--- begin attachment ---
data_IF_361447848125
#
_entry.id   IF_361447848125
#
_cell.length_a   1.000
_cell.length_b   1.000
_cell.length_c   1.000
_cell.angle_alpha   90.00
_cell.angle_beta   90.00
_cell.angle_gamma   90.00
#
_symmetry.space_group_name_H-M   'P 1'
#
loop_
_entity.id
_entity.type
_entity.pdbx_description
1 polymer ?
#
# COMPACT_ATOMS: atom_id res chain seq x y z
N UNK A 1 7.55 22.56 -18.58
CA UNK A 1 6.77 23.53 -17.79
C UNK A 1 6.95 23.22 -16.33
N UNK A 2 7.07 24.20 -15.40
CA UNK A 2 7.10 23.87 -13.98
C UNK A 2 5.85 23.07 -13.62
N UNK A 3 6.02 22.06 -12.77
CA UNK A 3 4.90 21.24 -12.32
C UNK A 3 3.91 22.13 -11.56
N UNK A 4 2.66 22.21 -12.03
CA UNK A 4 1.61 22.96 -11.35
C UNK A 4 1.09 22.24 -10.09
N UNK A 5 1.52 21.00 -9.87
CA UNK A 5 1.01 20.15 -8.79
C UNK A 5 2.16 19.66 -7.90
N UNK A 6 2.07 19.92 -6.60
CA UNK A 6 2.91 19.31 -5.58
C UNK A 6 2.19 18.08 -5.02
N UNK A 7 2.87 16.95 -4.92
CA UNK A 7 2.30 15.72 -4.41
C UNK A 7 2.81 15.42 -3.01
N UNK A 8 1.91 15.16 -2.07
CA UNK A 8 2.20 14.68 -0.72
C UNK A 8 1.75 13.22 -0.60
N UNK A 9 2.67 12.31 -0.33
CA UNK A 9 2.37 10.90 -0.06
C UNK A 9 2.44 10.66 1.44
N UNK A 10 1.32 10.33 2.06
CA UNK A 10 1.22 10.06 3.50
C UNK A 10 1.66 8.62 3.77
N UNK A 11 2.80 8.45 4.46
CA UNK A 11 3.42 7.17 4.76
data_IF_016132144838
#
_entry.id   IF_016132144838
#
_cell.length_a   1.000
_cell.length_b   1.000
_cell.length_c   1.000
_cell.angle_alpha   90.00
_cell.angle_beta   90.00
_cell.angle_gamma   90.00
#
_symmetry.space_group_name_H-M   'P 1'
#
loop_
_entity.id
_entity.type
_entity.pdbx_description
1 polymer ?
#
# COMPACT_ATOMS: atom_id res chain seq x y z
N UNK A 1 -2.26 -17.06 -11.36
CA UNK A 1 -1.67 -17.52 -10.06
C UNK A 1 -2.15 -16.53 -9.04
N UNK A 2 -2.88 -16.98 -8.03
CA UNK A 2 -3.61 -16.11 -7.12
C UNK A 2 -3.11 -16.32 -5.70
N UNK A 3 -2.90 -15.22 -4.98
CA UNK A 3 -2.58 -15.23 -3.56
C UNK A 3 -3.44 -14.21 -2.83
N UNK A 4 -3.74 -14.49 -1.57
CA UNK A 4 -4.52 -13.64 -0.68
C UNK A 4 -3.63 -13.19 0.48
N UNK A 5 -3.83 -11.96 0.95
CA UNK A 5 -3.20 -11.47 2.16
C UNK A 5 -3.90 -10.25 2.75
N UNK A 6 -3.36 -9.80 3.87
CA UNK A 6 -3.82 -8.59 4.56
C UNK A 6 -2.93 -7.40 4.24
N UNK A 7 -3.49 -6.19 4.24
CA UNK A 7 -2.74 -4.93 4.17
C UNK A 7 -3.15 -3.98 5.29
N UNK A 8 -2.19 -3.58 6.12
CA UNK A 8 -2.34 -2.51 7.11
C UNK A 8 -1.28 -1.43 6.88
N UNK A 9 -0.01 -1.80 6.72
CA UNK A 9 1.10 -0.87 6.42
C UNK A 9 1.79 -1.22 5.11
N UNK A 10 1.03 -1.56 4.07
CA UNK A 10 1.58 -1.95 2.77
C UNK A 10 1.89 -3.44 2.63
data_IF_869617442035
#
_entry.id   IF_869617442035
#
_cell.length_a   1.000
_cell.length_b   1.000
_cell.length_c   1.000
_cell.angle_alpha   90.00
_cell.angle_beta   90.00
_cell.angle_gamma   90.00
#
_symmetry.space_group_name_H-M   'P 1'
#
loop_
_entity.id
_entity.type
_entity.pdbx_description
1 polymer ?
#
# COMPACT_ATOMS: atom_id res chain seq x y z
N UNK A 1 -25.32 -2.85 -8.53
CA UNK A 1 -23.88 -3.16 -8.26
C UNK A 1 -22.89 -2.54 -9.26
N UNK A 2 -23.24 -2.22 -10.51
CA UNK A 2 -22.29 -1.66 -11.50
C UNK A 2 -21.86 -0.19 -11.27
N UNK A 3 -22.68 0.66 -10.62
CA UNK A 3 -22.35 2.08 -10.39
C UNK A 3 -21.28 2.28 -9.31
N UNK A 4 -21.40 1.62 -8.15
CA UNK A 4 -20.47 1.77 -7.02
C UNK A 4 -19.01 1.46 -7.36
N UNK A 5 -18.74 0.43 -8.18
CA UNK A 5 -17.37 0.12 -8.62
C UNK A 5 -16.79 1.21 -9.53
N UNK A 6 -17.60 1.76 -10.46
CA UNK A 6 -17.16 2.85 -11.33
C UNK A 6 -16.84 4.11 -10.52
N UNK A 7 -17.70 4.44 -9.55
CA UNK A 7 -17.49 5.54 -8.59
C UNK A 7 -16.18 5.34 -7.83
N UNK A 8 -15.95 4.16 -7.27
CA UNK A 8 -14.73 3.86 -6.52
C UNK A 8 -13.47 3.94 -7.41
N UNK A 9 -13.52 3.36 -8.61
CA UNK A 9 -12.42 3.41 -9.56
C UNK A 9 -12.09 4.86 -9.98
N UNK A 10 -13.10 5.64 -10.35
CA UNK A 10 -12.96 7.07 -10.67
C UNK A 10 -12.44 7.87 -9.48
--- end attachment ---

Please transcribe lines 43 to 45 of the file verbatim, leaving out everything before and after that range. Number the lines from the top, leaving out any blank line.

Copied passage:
CA UNK A 8 2.20 14.68 -0.72
C UNK A 8 1.75 13.22 -0.60
N UNK A 9 2.67 12.31 -0.33